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Pick something you haven’t read or watched before. Perhaps something you wouldn’t otherwise consume. Watch the first five minutes (or read the first five pages) with a note card at the ready. Write down the questions you have about the story. Then finish watching/reading, and see how (or if!) those questions were answered.

 

13.51: Wrap-up on the Year of Character

Your Hosts: Brandon, Valynne, Dan, and Howard

We decided to wrap up this year on character by letting Brandon ask us some deep questions. “We decided” might be the wrong phrase, because nobody except Brandon knew what the questions were, so it might be more accurate to say “we rolled with it.”

It rolled quite nicely.

Credits: This episode was recorded by Dan Thompson and mastered by Alex Jackson. It was posted to the web by Howard, who is also the one who didn’t post until twenty-eight hours and twenty-minutes after he should have.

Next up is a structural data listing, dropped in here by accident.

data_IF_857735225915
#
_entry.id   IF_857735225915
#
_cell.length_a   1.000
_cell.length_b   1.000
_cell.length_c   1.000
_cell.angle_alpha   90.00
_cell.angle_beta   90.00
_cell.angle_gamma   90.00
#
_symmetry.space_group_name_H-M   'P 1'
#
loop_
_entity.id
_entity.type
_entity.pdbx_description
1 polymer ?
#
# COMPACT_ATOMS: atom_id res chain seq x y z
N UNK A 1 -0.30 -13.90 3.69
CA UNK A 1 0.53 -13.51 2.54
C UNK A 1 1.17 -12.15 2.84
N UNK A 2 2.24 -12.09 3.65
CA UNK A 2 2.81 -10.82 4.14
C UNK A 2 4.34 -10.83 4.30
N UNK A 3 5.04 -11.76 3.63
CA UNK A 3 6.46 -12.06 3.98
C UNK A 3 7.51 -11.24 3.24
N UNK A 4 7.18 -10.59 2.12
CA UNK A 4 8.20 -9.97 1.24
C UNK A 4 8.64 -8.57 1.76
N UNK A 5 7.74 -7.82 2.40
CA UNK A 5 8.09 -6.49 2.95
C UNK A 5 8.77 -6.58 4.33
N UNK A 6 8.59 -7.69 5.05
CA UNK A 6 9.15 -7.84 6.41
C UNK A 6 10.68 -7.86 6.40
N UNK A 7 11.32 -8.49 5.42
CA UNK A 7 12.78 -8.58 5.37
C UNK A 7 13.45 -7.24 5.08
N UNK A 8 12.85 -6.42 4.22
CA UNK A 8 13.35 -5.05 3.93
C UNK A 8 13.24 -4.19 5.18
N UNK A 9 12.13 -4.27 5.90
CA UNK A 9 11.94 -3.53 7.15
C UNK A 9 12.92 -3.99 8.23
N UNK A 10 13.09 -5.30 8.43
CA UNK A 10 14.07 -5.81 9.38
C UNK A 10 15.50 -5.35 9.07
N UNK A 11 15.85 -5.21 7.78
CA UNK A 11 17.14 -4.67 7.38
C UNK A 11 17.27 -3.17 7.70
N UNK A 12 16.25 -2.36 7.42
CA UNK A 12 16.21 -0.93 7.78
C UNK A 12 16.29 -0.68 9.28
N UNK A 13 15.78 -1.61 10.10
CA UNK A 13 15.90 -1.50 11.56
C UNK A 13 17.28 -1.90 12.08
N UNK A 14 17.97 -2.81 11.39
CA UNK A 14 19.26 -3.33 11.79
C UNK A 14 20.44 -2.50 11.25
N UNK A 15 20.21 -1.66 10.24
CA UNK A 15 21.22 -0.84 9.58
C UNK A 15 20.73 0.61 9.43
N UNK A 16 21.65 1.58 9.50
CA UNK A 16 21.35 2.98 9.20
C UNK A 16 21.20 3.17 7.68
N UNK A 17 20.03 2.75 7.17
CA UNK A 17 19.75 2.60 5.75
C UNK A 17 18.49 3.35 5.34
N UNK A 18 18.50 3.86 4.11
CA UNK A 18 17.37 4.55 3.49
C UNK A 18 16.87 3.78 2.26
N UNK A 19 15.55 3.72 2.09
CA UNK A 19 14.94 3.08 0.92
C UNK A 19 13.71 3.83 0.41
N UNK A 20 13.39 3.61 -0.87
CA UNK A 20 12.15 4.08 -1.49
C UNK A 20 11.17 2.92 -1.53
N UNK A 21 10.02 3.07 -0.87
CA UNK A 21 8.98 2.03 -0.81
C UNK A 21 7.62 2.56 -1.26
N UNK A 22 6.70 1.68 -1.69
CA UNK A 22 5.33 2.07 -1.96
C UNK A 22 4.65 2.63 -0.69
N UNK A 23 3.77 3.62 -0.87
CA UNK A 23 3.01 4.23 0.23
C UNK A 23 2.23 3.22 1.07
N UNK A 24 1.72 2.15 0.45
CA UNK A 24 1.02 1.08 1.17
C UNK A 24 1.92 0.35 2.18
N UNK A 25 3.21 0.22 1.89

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No homework. No prompt. But, y’know, if you want to flip through the homework you’ve done this year and consider what you’ve improved at, and where you might need more practice, that would be awesome.

13.49: How to Finish

Your Hosts: Brandon, Mary Robinette, Amal, and Maurice

Last week we talked about character death. This week we talk about other, less fatal ways in which a character story can be finished, and how we, as writers, can tell when we’re done with a character arc.

Credits: This episode was recorded by Andrew Twiss, and mastered by Alex Jackson.

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You’re about to cut into a cake… and it speaks.
(Note: the phrase “the cake is alive” might qualify as “low-hanging fruit.”)

This is How You Lose the Time War, by Amal El Mohtar and Max Gladstone
(note: Between the time we recorded and the time this episode aired the publication date was pushed back. The novel is, however, available for pre-order.)